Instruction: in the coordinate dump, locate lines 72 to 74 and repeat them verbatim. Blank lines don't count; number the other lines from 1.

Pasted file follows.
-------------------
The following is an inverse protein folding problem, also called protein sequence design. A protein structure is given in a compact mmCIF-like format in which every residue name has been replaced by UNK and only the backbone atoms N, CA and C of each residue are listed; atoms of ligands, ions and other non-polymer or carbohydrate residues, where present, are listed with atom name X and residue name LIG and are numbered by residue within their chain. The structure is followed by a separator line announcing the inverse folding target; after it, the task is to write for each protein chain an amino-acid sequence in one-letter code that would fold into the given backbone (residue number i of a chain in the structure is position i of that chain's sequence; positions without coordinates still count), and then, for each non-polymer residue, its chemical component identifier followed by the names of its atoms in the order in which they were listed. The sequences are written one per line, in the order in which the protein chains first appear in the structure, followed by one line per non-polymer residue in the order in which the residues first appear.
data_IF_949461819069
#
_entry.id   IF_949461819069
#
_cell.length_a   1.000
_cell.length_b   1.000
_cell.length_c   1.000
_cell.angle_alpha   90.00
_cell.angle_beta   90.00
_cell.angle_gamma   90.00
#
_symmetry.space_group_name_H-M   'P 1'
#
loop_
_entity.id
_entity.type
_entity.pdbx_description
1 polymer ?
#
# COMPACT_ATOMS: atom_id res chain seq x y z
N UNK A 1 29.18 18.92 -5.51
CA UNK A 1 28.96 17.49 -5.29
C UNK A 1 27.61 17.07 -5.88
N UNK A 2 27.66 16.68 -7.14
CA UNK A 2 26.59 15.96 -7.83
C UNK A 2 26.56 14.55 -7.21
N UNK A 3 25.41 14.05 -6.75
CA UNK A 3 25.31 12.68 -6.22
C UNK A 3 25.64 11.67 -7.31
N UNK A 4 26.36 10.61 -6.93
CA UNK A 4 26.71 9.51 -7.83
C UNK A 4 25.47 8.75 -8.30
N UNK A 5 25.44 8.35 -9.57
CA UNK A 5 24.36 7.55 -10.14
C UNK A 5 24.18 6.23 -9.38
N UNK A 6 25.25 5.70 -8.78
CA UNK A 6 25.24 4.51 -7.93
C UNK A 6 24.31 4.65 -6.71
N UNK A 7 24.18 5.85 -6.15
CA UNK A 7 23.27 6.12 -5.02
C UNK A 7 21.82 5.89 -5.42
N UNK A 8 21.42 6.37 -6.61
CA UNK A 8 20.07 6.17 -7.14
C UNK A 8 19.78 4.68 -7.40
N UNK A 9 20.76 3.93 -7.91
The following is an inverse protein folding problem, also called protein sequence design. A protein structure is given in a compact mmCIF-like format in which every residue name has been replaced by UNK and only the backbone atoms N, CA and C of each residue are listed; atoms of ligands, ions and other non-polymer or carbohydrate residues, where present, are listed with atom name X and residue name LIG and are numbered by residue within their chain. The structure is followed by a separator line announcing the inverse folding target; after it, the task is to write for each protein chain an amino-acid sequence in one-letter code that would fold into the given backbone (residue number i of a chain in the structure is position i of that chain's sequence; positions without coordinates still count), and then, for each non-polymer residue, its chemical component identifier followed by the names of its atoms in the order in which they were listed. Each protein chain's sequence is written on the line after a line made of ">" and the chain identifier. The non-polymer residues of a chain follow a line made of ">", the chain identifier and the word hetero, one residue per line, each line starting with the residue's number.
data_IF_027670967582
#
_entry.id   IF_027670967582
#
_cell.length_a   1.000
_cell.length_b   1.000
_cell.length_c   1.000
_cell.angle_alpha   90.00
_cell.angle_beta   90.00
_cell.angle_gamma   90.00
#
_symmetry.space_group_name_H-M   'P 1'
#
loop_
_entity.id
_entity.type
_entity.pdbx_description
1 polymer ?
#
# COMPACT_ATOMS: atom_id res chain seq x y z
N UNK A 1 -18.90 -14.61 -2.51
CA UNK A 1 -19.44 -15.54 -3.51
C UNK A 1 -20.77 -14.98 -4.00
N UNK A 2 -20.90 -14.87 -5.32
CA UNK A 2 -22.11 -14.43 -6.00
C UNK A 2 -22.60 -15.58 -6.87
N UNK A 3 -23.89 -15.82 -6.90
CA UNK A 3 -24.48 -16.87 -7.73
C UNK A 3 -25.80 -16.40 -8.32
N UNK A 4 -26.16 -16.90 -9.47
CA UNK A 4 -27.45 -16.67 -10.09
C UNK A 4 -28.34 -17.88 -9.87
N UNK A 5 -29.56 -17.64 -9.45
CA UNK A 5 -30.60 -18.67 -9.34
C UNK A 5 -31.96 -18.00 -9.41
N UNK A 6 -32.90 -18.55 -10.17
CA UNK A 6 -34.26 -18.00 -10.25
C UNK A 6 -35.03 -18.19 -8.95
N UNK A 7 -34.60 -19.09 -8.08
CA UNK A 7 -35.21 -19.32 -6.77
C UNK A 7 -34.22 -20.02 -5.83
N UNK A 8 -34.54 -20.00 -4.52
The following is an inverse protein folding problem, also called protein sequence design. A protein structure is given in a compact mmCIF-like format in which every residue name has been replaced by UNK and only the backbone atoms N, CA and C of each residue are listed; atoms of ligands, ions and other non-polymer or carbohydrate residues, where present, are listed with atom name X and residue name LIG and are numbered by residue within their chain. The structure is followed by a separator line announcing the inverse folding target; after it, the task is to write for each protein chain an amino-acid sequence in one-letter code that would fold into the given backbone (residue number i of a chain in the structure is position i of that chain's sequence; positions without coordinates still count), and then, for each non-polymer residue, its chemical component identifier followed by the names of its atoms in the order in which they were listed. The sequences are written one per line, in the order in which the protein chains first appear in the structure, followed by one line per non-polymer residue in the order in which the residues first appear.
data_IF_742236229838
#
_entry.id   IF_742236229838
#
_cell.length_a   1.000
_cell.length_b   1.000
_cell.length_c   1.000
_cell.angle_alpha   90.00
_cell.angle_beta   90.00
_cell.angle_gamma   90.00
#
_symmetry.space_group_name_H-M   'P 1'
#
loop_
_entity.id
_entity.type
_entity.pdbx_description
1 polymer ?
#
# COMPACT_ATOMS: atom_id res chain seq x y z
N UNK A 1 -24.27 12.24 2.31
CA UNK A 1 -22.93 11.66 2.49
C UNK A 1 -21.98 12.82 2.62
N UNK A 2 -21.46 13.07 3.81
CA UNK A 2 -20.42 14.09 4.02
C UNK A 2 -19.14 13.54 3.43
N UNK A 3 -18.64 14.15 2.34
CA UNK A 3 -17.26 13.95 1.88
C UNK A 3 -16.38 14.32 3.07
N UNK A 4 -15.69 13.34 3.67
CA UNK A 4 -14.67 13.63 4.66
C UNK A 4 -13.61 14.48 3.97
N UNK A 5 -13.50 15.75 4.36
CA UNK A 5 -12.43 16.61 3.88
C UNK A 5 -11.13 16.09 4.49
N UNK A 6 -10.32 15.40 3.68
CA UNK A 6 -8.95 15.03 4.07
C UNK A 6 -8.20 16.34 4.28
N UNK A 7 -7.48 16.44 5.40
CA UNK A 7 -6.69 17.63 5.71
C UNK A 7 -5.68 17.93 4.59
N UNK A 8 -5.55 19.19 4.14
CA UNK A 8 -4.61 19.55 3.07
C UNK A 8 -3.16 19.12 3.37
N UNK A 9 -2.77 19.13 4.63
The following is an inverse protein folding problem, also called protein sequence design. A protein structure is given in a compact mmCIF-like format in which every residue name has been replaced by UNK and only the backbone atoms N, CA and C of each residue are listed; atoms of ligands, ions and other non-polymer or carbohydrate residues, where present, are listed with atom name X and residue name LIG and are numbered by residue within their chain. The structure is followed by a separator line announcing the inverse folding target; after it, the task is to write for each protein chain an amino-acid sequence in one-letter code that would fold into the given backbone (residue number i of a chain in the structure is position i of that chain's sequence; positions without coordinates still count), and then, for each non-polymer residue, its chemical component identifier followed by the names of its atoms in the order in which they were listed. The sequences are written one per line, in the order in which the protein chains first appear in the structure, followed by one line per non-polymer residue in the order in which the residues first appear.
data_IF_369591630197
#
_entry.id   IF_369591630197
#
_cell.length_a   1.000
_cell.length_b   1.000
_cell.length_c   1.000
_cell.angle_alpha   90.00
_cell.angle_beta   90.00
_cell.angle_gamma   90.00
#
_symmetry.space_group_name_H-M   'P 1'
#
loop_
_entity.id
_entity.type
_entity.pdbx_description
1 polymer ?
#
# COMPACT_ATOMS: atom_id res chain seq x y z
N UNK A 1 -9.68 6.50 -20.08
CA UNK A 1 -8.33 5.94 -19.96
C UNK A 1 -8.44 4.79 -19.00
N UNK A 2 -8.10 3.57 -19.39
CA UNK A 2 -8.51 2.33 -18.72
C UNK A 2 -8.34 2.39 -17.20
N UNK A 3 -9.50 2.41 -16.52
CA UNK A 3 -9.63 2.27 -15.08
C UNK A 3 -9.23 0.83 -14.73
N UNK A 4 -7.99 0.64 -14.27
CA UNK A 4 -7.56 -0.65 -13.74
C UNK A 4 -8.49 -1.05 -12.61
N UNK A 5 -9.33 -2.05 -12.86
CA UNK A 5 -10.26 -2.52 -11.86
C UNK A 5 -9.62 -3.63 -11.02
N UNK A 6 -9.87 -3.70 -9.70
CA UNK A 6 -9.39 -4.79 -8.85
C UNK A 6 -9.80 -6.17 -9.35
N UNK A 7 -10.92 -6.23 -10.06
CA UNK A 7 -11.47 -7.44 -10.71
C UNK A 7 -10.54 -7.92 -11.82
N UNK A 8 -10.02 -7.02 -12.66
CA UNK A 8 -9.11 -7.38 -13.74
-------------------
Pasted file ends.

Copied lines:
CA UNK A 2 -22.11 -14.43 -6.00
C UNK A 2 -22.60 -15.58 -6.87
N UNK A 3 -23.89 -15.82 -6.90